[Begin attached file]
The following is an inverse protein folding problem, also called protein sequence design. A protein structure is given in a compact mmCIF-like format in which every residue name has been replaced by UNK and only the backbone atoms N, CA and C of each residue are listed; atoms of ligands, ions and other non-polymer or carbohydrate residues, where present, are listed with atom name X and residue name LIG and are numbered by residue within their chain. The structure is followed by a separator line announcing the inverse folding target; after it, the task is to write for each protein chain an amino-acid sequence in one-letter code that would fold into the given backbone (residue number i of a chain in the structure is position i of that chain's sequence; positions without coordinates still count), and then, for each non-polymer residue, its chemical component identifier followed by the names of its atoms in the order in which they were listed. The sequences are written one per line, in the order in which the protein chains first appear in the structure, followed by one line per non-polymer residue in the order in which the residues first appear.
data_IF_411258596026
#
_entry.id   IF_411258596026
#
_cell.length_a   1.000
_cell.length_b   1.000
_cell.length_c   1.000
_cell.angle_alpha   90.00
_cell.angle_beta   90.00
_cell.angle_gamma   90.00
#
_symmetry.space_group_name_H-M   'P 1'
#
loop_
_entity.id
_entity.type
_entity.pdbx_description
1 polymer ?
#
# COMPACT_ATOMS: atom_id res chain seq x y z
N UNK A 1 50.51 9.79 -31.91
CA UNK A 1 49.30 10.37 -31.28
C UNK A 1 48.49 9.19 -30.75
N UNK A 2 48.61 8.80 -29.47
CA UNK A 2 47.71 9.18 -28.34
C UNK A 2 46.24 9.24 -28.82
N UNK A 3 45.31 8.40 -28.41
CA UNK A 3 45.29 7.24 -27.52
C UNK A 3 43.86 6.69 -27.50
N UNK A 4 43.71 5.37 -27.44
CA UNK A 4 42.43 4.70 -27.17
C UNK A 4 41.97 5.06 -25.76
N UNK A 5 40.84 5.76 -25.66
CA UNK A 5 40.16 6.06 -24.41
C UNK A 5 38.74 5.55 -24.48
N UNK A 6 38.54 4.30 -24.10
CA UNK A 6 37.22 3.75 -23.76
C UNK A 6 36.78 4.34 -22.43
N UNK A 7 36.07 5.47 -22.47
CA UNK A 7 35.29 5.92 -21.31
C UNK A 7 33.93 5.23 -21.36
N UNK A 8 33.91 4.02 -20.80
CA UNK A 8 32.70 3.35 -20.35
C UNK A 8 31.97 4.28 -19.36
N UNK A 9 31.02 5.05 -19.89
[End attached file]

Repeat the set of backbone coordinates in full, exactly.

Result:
The following is an inverse protein folding problem, also called protein sequence design. A protein structure is given in a compact mmCIF-like format in which every residue name has been replaced by UNK and only the backbone atoms N, CA and C of each residue are listed; atoms of ligands, ions and other non-polymer or carbohydrate residues, where present, are listed with atom name X and residue name LIG and are numbered by residue within their chain. The structure is followed by a separator line announcing the inverse folding target; after it, the task is to write for each protein chain an amino-acid sequence in one-letter code that would fold into the given backbone (residue number i of a chain in the structure is position i of that chain's sequence; positions without coordinates still count), and then, for each non-polymer residue, its chemical component identifier followed by the names of its atoms in the order in which they were listed. The sequences are written one per line, in the order in which the protein chains first appear in the structure, followed by one line per non-polymer residue in the order in which the residues first appear.
data_IF_411258596026
#
_entry.id   IF_411258596026
#
_cell.length_a   1.000
_cell.length_b   1.000
_cell.length_c   1.000
_cell.angle_alpha   90.00
_cell.angle_beta   90.00
_cell.angle_gamma   90.00
#
_symmetry.space_group_name_H-M   'P 1'
#
loop_
_entity.id
_entity.type
_entity.pdbx_description
1 polymer ?
#
# COMPACT_ATOMS: atom_id res chain seq x y z
N UNK A 1 50.51 9.79 -31.91
CA UNK A 1 49.30 10.37 -31.28
C UNK A 1 48.49 9.19 -30.75
N UNK A 2 48.61 8.80 -29.47
CA UNK A 2 47.71 9.18 -28.34
C UNK A 2 46.24 9.24 -28.82
N UNK A 3 45.31 8.40 -28.41
CA UNK A 3 45.29 7.24 -27.52
C UNK A 3 43.86 6.69 -27.50
N UNK A 4 43.71 5.37 -27.44
CA UNK A 4 42.43 4.70 -27.17
C UNK A 4 41.97 5.06 -25.76
N UNK A 5 40.84 5.76 -25.66
CA UNK A 5 40.16 6.06 -24.41
C UNK A 5 38.74 5.55 -24.48
N UNK A 6 38.54 4.30 -24.10
CA UNK A 6 37.22 3.75 -23.76
C UNK A 6 36.78 4.34 -22.43
N UNK A 7 36.07 5.47 -22.47
CA UNK A 7 35.29 5.92 -21.31
C UNK A 7 33.93 5.23 -21.36
N UNK A 8 33.91 4.02 -20.80
CA UNK A 8 32.70 3.35 -20.35
C UNK A 8 31.97 4.28 -19.36
N UNK A 9 31.02 5.05 -19.89